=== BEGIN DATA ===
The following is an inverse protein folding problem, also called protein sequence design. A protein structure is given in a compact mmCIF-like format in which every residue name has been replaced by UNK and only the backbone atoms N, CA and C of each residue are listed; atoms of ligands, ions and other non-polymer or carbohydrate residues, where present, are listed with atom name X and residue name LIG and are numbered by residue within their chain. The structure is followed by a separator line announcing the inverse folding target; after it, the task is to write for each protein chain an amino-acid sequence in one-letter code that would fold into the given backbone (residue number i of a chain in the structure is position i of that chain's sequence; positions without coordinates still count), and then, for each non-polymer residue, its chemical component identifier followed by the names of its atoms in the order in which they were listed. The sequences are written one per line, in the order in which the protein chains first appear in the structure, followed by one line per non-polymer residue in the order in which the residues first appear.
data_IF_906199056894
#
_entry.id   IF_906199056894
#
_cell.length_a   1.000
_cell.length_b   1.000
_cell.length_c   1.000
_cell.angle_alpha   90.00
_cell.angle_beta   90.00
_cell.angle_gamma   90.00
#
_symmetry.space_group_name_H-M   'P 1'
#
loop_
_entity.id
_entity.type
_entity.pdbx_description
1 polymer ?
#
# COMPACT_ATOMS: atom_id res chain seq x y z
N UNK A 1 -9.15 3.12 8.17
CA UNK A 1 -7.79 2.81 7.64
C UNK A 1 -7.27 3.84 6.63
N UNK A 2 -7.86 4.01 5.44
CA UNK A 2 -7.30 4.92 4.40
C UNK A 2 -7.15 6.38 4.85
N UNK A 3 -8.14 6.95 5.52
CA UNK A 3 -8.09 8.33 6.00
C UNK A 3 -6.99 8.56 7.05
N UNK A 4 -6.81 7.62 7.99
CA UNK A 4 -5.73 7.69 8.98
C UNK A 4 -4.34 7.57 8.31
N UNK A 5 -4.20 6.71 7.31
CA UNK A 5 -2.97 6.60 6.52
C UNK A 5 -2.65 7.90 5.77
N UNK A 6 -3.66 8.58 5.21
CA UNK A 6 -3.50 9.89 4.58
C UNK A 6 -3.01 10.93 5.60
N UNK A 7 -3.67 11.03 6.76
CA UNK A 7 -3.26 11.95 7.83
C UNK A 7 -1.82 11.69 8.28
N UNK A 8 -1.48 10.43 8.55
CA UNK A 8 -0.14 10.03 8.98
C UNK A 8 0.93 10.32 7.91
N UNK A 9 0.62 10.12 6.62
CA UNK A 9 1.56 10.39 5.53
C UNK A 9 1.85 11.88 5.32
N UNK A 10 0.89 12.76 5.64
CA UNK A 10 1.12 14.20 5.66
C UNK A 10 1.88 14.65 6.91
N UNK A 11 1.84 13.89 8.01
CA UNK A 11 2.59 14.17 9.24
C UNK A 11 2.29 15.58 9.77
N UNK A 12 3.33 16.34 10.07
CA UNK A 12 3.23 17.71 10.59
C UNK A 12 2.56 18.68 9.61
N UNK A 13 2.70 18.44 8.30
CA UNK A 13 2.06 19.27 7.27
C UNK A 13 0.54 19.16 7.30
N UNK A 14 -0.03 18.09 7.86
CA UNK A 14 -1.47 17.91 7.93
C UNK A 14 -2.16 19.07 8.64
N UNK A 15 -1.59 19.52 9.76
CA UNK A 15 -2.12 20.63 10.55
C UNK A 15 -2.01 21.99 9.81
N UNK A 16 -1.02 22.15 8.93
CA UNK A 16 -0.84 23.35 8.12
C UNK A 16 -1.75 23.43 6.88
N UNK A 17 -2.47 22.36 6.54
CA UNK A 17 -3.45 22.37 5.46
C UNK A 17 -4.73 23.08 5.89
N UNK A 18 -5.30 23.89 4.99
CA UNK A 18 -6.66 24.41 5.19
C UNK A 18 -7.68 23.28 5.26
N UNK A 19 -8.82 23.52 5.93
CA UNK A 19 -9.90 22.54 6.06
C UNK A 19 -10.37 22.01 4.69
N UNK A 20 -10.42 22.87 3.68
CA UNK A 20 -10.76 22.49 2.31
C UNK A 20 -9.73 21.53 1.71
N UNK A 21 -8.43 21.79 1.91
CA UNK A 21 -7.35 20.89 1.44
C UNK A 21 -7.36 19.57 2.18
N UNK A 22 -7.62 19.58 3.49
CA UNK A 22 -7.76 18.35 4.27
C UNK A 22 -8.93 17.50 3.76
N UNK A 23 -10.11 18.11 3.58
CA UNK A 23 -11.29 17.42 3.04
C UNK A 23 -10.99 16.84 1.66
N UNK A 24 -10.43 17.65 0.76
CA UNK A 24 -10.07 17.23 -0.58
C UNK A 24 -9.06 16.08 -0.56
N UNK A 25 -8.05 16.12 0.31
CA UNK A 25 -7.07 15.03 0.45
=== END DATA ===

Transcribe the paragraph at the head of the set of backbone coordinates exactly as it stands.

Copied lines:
The following is an inverse protein folding problem, also called protein sequence design. A protein structure is given in a compact mmCIF-like format in which every residue name has been replaced by UNK and only the backbone atoms N, CA and C of each residue are listed; atoms of ligands, ions and other non-polymer or carbohydrate residues, where present, are listed with atom name X and residue name LIG and are numbered by residue within their chain. The structure is followed by a separator line announcing the inverse folding target; after it, the task is to write for each protein chain an amino-acid sequence in one-letter code that would fold into the given backbone (residue number i of a chain in the structure is position i of that chain's sequence; positions without coordinates still count), and then, for each non-polymer residue, its chemical component identifier followed by the names of its atoms in the order in which they were listed. The sequences are written one per line, in the order in which the protein chains first appear in the structure, followed by one line per non-polymer residue in the order in which the residues first appear.